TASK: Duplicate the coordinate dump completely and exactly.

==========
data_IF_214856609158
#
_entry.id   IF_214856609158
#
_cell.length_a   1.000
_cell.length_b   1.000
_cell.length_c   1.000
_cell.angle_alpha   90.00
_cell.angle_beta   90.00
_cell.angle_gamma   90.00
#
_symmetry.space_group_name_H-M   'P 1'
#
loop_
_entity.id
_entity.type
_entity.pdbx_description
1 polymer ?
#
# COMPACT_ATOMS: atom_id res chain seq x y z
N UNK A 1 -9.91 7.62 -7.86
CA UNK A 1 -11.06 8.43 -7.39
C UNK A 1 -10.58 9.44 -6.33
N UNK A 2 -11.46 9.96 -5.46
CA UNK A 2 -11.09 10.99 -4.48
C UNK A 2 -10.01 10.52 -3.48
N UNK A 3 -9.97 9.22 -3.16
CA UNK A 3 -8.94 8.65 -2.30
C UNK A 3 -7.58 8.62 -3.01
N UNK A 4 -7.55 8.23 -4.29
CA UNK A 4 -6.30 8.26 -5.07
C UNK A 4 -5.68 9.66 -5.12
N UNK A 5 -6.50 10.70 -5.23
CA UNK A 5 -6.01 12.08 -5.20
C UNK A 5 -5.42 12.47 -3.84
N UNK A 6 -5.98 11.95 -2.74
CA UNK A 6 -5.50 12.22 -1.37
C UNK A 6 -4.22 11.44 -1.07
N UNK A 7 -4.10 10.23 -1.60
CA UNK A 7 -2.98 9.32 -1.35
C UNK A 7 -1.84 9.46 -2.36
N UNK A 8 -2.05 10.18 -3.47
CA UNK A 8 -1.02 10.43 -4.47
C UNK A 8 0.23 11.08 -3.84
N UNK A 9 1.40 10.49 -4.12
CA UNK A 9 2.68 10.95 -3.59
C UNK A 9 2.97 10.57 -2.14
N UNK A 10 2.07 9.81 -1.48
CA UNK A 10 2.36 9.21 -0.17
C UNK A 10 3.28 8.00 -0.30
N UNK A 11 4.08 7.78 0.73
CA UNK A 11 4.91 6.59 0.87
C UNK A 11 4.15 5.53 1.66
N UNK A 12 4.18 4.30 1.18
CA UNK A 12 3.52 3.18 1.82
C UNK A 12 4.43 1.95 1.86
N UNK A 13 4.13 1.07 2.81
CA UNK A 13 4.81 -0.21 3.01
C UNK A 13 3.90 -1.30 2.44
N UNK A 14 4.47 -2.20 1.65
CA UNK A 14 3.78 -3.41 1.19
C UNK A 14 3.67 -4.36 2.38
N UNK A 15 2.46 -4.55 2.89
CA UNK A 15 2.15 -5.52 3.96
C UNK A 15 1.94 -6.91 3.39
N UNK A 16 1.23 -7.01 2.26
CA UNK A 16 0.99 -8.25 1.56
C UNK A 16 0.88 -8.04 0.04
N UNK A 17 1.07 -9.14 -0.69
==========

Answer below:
data_IF_214856609158
#
_entry.id   IF_214856609158
#
_cell.length_a   1.000
_cell.length_b   1.000
_cell.length_c   1.000
_cell.angle_alpha   90.00
_cell.angle_beta   90.00
_cell.angle_gamma   90.00
#
_symmetry.space_group_name_H-M   'P 1'
#
loop_
_entity.id
_entity.type
_entity.pdbx_description
1 polymer ?
#
# COMPACT_ATOMS: atom_id res chain seq x y z
N UNK A 1 -9.91 7.62 -7.86
CA UNK A 1 -11.06 8.43 -7.39
C UNK A 1 -10.58 9.44 -6.33
N UNK A 2 -11.46 9.96 -5.46
CA UNK A 2 -11.09 10.99 -4.48
C UNK A 2 -10.01 10.52 -3.48
N UNK A 3 -9.97 9.22 -3.16
CA UNK A 3 -8.94 8.65 -2.30
C UNK A 3 -7.58 8.62 -3.01
N UNK A 4 -7.55 8.23 -4.29
CA UNK A 4 -6.30 8.26 -5.07
C UNK A 4 -5.68 9.66 -5.12
N UNK A 5 -6.50 10.70 -5.23
CA UNK A 5 -6.01 12.08 -5.20
C UNK A 5 -5.42 12.47 -3.84
N UNK A 6 -5.98 11.95 -2.74
CA UNK A 6 -5.50 12.22 -1.37
C UNK A 6 -4.22 11.44 -1.07
N UNK A 7 -4.10 10.23 -1.60
CA UNK A 7 -2.98 9.32 -1.35
C UNK A 7 -1.84 9.46 -2.36
N UNK A 8 -2.05 10.18 -3.47
CA UNK A 8 -1.02 10.43 -4.47
C UNK A 8 0.23 11.08 -3.84
N UNK A 9 1.40 10.49 -4.12
CA UNK A 9 2.68 10.95 -3.59
C UNK A 9 2.97 10.57 -2.14
N UNK A 10 2.07 9.81 -1.48
CA UNK A 10 2.36 9.21 -0.17
C UNK A 10 3.28 8.00 -0.30
N UNK A 11 4.08 7.78 0.73
CA UNK A 11 4.91 6.59 0.87
C UNK A 11 4.15 5.53 1.66
N UNK A 12 4.18 4.30 1.18
CA UNK A 12 3.52 3.18 1.82
C UNK A 12 4.43 1.95 1.86
N UNK A 13 4.13 1.07 2.81
CA UNK A 13 4.81 -0.21 3.01
C UNK A 13 3.90 -1.30 2.44
N UNK A 14 4.47 -2.20 1.65
CA UNK A 14 3.78 -3.41 1.19
C UNK A 14 3.67 -4.36 2.38
N UNK A 15 2.46 -4.55 2.89
CA UNK A 15 2.15 -5.52 3.96
C UNK A 15 1.94 -6.91 3.39
N UNK A 16 1.23 -7.01 2.26
CA UNK A 16 0.99 -8.25 1.56
C UNK A 16 0.88 -8.04 0.04
N UNK A 17 1.07 -9.14 -0.69